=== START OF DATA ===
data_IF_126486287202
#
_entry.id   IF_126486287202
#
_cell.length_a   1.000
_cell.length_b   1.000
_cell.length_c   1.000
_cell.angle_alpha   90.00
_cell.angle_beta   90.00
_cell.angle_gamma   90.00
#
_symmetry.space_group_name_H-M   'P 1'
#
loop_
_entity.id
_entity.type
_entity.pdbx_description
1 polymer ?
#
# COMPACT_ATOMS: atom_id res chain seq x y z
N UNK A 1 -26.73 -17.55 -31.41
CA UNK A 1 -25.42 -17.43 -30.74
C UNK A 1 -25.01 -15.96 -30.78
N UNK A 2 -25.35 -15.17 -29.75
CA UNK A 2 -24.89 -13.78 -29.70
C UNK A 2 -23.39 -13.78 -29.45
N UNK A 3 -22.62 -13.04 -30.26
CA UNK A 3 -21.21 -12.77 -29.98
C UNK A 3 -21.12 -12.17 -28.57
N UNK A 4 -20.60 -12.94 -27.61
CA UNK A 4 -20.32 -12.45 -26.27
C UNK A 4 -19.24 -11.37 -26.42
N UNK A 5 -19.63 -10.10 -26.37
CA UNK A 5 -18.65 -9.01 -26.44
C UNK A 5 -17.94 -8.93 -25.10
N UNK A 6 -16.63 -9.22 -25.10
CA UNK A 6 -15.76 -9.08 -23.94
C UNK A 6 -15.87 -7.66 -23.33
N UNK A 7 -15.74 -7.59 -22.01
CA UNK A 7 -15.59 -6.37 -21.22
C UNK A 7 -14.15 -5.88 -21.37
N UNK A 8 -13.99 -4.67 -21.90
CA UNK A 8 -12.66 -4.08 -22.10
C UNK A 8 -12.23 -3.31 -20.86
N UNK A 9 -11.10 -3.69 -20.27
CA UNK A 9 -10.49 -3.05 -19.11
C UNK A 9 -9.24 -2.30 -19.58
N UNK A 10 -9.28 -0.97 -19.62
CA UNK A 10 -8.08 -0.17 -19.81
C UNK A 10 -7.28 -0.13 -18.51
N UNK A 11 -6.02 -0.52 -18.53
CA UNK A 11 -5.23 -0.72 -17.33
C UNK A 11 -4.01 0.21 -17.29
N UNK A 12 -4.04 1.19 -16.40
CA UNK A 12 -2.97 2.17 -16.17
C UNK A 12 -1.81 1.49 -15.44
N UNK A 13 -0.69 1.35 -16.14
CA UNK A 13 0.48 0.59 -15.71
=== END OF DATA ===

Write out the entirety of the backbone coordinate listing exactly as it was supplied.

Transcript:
data_IF_126486287202
#
_entry.id   IF_126486287202
#
_cell.length_a   1.000
_cell.length_b   1.000
_cell.length_c   1.000
_cell.angle_alpha   90.00
_cell.angle_beta   90.00
_cell.angle_gamma   90.00
#
_symmetry.space_group_name_H-M   'P 1'
#
loop_
_entity.id
_entity.type
_entity.pdbx_description
1 polymer ?
#
# COMPACT_ATOMS: atom_id res chain seq x y z
N UNK A 1 -26.73 -17.55 -31.41
CA UNK A 1 -25.42 -17.43 -30.74
C UNK A 1 -25.01 -15.96 -30.78
N UNK A 2 -25.35 -15.17 -29.75
CA UNK A 2 -24.89 -13.78 -29.70
C UNK A 2 -23.39 -13.78 -29.45
N UNK A 3 -22.62 -13.04 -30.26
CA UNK A 3 -21.21 -12.77 -29.98
C UNK A 3 -21.12 -12.17 -28.57
N UNK A 4 -20.60 -12.94 -27.61
CA UNK A 4 -20.32 -12.45 -26.27
C UNK A 4 -19.24 -11.37 -26.42
N UNK A 5 -19.63 -10.10 -26.37
CA UNK A 5 -18.65 -9.01 -26.44
C UNK A 5 -17.94 -8.93 -25.10
N UNK A 6 -16.63 -9.22 -25.10
CA UNK A 6 -15.76 -9.08 -23.94
C UNK A 6 -15.87 -7.66 -23.33
N UNK A 7 -15.74 -7.59 -22.01
CA UNK A 7 -15.59 -6.37 -21.22
C UNK A 7 -14.15 -5.88 -21.37
N UNK A 8 -13.99 -4.67 -21.90
CA UNK A 8 -12.66 -4.08 -22.10
C UNK A 8 -12.23 -3.31 -20.86
N UNK A 9 -11.10 -3.69 -20.27
CA UNK A 9 -10.49 -3.05 -19.11
C UNK A 9 -9.24 -2.30 -19.58
N UNK A 10 -9.28 -0.97 -19.62
CA UNK A 10 -8.08 -0.17 -19.81
C UNK A 10 -7.28 -0.13 -18.51
N UNK A 11 -6.02 -0.52 -18.53
CA UNK A 11 -5.23 -0.72 -17.33
C UNK A 11 -4.01 0.21 -17.29
N UNK A 12 -4.04 1.19 -16.40
CA UNK A 12 -2.97 2.17 -16.17
C UNK A 12 -1.81 1.49 -15.44
N UNK A 13 -0.69 1.35 -16.14
CA UNK A 13 0.48 0.59 -15.71